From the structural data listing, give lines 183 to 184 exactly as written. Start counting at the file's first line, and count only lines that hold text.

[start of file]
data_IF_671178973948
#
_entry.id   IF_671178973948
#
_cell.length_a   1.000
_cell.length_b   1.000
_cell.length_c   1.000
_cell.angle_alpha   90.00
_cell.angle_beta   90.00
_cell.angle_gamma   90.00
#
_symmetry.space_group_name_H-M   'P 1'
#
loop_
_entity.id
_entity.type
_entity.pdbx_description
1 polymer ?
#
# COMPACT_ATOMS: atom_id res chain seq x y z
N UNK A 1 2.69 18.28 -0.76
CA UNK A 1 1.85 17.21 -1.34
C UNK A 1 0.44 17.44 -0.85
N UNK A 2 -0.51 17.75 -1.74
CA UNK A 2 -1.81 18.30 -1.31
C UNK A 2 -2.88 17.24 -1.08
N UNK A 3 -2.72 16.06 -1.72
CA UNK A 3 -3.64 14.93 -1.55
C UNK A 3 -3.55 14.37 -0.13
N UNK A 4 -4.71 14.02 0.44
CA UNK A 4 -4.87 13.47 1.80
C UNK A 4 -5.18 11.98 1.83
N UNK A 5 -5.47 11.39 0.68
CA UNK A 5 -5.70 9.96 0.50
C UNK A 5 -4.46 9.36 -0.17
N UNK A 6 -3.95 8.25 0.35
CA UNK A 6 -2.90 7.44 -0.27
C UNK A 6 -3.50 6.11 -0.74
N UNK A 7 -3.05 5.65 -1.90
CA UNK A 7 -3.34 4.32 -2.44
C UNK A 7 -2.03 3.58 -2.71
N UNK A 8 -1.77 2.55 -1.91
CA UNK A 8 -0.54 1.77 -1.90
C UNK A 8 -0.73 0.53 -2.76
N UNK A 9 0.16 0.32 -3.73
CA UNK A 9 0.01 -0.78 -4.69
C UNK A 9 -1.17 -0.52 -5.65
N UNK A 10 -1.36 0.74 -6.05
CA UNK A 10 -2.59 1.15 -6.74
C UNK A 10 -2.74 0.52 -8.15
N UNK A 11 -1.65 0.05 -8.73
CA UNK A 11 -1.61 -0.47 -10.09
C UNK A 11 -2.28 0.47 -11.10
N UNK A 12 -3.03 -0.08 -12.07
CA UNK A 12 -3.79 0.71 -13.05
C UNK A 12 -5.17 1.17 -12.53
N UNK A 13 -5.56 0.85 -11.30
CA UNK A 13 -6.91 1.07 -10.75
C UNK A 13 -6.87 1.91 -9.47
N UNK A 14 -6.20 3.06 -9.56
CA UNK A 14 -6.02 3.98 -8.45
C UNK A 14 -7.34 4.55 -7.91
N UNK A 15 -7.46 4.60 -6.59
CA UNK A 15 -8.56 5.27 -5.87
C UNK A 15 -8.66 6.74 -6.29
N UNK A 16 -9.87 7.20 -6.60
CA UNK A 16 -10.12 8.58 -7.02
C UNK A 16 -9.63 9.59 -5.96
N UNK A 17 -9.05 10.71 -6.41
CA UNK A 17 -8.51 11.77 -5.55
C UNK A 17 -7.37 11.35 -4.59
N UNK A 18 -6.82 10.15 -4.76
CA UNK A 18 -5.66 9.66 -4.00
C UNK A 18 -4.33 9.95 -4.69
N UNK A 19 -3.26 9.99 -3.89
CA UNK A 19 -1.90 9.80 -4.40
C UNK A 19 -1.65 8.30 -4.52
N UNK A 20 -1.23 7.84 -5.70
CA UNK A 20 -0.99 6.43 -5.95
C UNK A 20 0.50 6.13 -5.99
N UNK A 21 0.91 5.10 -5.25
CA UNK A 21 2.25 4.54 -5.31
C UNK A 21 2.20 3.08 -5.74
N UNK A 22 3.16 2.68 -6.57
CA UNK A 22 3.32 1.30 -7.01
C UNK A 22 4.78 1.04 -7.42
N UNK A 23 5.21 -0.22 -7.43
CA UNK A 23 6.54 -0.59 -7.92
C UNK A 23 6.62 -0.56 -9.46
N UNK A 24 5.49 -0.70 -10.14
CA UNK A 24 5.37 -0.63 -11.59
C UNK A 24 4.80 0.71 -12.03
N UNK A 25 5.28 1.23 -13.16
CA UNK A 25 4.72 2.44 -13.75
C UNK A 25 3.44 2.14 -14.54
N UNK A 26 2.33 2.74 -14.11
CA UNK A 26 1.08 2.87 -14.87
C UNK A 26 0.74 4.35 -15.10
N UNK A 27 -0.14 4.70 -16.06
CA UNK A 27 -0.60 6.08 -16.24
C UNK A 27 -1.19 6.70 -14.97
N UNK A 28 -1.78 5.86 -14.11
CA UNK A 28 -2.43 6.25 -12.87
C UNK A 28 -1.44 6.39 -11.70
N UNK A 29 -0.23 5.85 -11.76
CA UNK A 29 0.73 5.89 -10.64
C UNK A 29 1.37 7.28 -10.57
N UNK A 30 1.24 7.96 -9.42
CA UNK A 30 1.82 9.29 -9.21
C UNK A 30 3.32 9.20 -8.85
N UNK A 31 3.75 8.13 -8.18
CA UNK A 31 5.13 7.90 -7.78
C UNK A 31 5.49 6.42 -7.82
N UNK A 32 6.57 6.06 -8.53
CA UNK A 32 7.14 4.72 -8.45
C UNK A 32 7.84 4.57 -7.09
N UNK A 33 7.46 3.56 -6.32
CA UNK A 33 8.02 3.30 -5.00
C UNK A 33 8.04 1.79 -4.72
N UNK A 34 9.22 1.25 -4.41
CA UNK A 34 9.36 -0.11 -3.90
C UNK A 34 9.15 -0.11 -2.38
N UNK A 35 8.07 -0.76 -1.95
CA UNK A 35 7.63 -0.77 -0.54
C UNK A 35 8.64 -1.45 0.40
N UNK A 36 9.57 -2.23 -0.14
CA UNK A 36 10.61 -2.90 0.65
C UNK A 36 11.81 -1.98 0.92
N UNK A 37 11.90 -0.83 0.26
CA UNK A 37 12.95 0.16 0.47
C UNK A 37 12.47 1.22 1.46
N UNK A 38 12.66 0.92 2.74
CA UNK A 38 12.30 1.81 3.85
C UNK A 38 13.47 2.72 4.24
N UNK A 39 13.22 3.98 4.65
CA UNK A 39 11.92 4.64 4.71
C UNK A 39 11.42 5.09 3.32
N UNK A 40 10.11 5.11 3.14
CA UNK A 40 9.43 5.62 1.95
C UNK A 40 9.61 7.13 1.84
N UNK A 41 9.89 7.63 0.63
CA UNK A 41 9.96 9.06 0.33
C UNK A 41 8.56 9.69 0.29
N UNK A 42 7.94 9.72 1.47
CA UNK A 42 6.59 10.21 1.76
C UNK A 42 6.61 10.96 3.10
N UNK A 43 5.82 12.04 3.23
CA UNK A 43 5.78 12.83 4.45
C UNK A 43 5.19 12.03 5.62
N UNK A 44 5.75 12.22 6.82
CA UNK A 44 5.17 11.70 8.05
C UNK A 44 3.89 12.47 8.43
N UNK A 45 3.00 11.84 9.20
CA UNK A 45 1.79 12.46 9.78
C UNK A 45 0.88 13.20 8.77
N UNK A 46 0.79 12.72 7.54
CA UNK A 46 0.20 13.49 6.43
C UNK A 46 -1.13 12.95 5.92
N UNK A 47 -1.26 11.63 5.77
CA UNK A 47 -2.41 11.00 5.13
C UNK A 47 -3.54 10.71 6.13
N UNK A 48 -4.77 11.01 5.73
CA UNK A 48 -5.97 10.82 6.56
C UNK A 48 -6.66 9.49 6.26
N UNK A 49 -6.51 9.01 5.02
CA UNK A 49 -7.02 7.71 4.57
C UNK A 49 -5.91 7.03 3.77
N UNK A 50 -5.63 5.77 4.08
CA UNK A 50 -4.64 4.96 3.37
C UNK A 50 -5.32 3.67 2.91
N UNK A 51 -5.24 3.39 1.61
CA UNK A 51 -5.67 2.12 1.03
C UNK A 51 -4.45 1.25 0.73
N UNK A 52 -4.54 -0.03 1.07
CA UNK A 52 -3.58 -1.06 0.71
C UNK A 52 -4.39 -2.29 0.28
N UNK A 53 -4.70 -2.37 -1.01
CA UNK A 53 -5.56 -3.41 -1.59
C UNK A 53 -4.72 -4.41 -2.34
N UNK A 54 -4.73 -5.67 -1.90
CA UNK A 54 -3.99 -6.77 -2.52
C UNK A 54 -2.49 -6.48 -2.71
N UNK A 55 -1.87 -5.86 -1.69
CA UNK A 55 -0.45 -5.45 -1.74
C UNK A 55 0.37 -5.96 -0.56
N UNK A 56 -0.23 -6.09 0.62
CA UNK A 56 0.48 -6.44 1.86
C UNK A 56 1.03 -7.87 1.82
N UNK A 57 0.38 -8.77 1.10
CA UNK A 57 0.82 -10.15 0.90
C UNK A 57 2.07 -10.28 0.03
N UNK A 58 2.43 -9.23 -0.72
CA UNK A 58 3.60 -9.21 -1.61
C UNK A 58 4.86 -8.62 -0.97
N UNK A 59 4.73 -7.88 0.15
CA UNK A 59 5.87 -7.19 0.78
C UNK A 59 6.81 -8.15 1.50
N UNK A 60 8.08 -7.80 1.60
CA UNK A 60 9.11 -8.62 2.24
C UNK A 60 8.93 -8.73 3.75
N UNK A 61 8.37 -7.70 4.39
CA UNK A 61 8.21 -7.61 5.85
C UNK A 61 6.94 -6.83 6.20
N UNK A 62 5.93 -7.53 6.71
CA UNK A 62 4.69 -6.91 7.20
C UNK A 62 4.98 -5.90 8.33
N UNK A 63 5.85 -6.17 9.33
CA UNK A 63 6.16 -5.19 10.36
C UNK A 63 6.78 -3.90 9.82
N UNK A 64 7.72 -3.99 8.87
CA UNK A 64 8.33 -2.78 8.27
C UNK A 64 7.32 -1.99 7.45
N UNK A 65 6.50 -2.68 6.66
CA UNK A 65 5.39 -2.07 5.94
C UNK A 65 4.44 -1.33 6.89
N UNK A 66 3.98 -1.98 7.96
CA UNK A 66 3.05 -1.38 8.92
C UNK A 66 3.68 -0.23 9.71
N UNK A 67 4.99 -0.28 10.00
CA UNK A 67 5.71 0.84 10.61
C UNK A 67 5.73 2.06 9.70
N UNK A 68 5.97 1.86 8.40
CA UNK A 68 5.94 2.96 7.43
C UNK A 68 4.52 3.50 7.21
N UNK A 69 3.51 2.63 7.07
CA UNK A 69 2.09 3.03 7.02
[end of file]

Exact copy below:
N UNK A 55 -1.87 -5.86 -1.69
CA UNK A 55 -0.45 -5.45 -1.74